Uber is once again under fire legally. This time, the ride sharing giant is facing at least two proposed class action lawsuits alleging it was negligent in failing to protect consumer data in the now infamous Uber data breach.

Plaintiffs in California filed two separate class action lawsuits against Uber claiming they were harmed by having their personally identifiable information compromised. The plaintiffs also allege that they were not notified about the Uber data breach in a timely manner.

One of the cases, filed Nov. 21 in Los Angeles federal court by plaintiff Alejandro Flores, brings counts of negligence and deceptive practices in California federal court, and is seeking to represent a class of riders and drivers affected by the Uber data breach.

“Uber failed to implement and maintain reasonable security procedures and practices appropriate to the nature and scope of the information compromised in the data breach,” Flores’ complaint states.

Another Uber data breach class action lawsuit, filed in San Francisco federal court by plaintiffs Danyelle Townsend and Ken Tew allege the company should have had “administrative, physical, and technical safeguards, such as intrusion detection processes that detect data breaches in a timely manner, to protect and secure Plaintiffs’ and Nationwide Class members’ [personally identifiable information].”

“Major corporations like Uber face a higher threat of security breaches than smaller companies due in part to the large amounts of data they possess,” the lawsuit contends. “Uber knew or should have known its security systems were inadequate, particularly in light of the prior data breaches that Uber had experienced, and yet Uber failed to take reasonable precautions to safeguard the PII of Plaintiffs and members of the Nationwide Class.”

The news about the 2016 Uber data breach broke earlier this month and details have emerged that Uber waited over a year to disclose the breach to the public. According to Uber, hackers accessed names, email addresses, and phone numbers of 57 million riders and nearly 600,000 Uber drivers’ license numbers were reportedly compromised.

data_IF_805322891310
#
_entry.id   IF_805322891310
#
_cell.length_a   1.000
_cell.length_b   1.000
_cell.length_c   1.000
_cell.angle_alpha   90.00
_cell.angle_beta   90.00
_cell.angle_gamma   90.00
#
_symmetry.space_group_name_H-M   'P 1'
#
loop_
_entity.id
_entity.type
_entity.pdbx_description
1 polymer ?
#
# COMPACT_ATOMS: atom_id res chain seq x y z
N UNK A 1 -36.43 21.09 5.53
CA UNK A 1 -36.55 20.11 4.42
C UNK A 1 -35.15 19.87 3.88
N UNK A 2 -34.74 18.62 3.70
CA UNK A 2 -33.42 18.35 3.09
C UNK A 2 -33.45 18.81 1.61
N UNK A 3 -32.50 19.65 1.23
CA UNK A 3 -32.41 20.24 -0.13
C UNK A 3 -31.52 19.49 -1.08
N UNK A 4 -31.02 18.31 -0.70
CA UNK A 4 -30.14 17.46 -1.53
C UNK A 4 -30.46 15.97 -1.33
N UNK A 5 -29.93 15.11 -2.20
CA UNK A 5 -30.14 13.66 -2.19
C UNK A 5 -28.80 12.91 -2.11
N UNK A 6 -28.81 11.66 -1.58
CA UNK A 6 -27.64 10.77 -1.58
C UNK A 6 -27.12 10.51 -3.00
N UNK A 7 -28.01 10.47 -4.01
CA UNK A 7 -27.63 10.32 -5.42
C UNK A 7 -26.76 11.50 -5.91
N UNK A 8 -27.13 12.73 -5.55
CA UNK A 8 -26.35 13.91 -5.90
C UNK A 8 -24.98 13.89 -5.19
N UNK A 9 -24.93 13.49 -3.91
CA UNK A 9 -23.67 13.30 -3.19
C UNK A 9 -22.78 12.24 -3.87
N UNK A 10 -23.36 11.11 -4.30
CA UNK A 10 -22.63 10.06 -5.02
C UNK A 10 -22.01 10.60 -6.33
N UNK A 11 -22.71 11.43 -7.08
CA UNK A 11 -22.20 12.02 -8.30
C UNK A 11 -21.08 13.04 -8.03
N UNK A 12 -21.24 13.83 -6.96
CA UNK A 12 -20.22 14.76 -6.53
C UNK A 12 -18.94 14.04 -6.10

Adding fuel to the fire, Uber announced last week they opted to pay a $100,000 ransom to the hackers to have the stolen data deleted and to withhold details of the Uber data breach from its drivers and riders, prompting five attorneys general to launch investigations into Uber’s actions in handling the data breach.

“We have serious concerns about the reported conduct,” said Massachusetts Attorney General Maura Healey in a statement.

In fact, the majority of states have notification laws in place requiring companies like Uber to disclose a data breach incident to consumers, specifically when sensitive customer information is compromised.

Earlier this month, Uber was hit with a class action lawsuit over allegations its background check practices are inadequate and leave women riders vulnerable to sexual assault. The company is also facing an employee discrimination class action lawsuit brought by its female software engineers who say Uber failed to promote them because of their gender.

Flores is represented by Bobby Saadian and Colin M. Jones of Wilshire Law Firm.

Townsend and Tew are represented by Matthew J. Preusch, Christopher L. Springer, and Lynn Lincoln Sarko of Keller Rohrback LLP.

The Uber Data Breach Class Action Lawsuits are Alejandro Flores v. Rasier, Case No. 2:17-cv-08503-FMO-GJS in the U.S. District Court for the Central District of California and Danyelle Townsend and Ken Tew et al. v. Uber Technologies Inc., Case No. 3:17-cv-06756 in the U.S. District Court for the Northern District of California, San Francisco Division.

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